Website accessibility is a large complex issue with design, technology, legal and content concerns to contend with. We have had many events and webinars on the subject to help educate nonprofits about website accessibility. In this blogpost you will find a small part of one of these webinars.
Breaking Down Accessibility Fundamentals
This section covers the fundamental areas of website accessibility and what to look for. This is a great place to start if you want to learn more about how to implement accessibility features in your website.
Website Platform and Structure
The platform your website is built on and it's basic structure can have a huge impact on website accessibility. Hopefully you have a website built on a platform that inherently has few out-of-the-box accessibility issues and is flexible enough to build a website that is both engaging and accessible.
The basic structure of your website should also contain some key accessibility features like defining the language, viewport, navigation and content areas. Pages should make use of navigation, section and heading tags to help screen readers easily navigate the site.
Key Website Platform and Structure Features
Website CMS platform with good support for accessibility features
No major accessibility issues baked into your CMS
Viewport / language definition
Skip to content feature
Clear definition of navigation VS content
Good use of heading tags
Website design is often the area nonprofits struggle with the most when it comes to accessibility. Most organization's brand colors and design aesthetic are not very accessible. You may need to add some additional colors to your website pallet to create a more accessible design, or limit the use of proprietary fonts, imagery, icons or other design elements.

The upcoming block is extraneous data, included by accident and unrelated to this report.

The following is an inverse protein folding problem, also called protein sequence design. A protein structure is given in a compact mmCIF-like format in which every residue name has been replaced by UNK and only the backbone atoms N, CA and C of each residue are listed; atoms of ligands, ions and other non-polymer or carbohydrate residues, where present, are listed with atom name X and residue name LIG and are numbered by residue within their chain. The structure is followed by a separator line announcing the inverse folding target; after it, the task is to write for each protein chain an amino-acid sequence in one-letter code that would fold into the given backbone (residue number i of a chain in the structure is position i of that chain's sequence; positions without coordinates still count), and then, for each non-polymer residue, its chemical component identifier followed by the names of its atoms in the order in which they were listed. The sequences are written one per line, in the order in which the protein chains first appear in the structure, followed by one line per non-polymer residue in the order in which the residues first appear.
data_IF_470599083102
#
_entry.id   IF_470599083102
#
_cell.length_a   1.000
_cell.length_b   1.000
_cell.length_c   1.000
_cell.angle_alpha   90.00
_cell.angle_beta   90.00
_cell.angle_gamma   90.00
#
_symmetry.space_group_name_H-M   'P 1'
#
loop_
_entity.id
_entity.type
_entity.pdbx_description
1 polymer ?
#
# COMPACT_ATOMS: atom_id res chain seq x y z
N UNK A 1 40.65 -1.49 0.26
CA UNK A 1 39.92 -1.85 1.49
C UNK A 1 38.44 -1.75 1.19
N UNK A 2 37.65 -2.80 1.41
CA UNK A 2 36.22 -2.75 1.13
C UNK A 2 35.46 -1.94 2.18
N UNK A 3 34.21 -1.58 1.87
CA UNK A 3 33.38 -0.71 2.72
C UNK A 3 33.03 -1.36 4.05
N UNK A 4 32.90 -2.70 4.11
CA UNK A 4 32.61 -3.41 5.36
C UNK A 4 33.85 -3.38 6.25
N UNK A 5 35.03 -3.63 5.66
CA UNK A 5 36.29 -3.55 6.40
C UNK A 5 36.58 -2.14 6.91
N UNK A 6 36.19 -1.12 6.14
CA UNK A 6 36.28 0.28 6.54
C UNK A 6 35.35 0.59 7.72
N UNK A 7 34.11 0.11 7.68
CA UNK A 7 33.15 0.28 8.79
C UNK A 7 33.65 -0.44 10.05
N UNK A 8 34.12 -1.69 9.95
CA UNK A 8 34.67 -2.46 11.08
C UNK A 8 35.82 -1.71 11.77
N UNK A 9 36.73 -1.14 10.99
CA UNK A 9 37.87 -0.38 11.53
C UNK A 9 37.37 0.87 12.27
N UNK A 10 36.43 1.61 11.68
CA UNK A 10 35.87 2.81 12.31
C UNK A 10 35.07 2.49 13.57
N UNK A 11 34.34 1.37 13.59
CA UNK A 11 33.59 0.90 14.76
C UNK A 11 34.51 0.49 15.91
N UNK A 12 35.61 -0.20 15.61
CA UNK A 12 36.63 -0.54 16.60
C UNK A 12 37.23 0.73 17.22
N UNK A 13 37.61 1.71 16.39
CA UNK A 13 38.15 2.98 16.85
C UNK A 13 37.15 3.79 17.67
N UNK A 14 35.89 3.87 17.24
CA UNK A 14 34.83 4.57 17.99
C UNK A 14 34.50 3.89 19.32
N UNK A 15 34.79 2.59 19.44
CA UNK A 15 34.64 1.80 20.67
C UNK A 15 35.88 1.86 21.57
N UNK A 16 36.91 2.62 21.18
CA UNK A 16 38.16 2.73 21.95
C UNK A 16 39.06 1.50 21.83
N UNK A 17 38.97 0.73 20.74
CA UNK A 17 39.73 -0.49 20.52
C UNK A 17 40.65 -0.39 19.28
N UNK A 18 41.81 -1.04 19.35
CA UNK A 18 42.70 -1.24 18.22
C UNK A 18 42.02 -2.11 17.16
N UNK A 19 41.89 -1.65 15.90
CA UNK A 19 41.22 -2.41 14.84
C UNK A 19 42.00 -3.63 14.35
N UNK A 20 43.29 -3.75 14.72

The main areas you want to pay close attention to are site contrast, font usage, button and link design. Logos and any design element that aren't key to the understanding or usage of the website are exempt from accessibility standards but it's always a good idea to consider accessibility even for exempt items.
Key Website Design Accessibility Features
Meet minimum contrast requirements in design
Meet minimum font size and contrast requirements
Have high contrast buttons and links
Use descriptive button text and link anchor text
Having good accessibility for your website content is absolutely critical, as most visitors are going to your site for the purpose of consuming content. All your images should have good descriptive ALT tag content, videos and other multimedia should have closed captioning and transcripts, and external files like PDFs or other documents should be checked for accessibility issues.
Key Website Content Accessibility Features
Descriptive image ALT tags
Closed captioning and transcripts
PDFs and other file downloads should be accessible
How your website functions and it's interactive features is another important area of website accessibility. Forms, image sliders, popups, chat and other interactive features should all be checked for accessibility. All form fields should have the proper label coding and buttons or other forms controls need to have descriptive text. If your forms are very complex and have validation and other features that rely heavily on scripting code you may need to implement ARIA tags. Popups can be especially troublesome for accessibility if they don't receive "focus" on activation.
Key Website Functionality Accessibility Features
Label text / code for all form fields
Good button and form control text
ARIA coding for complex interactive forms
Proper focus coding for popups or other full screen elements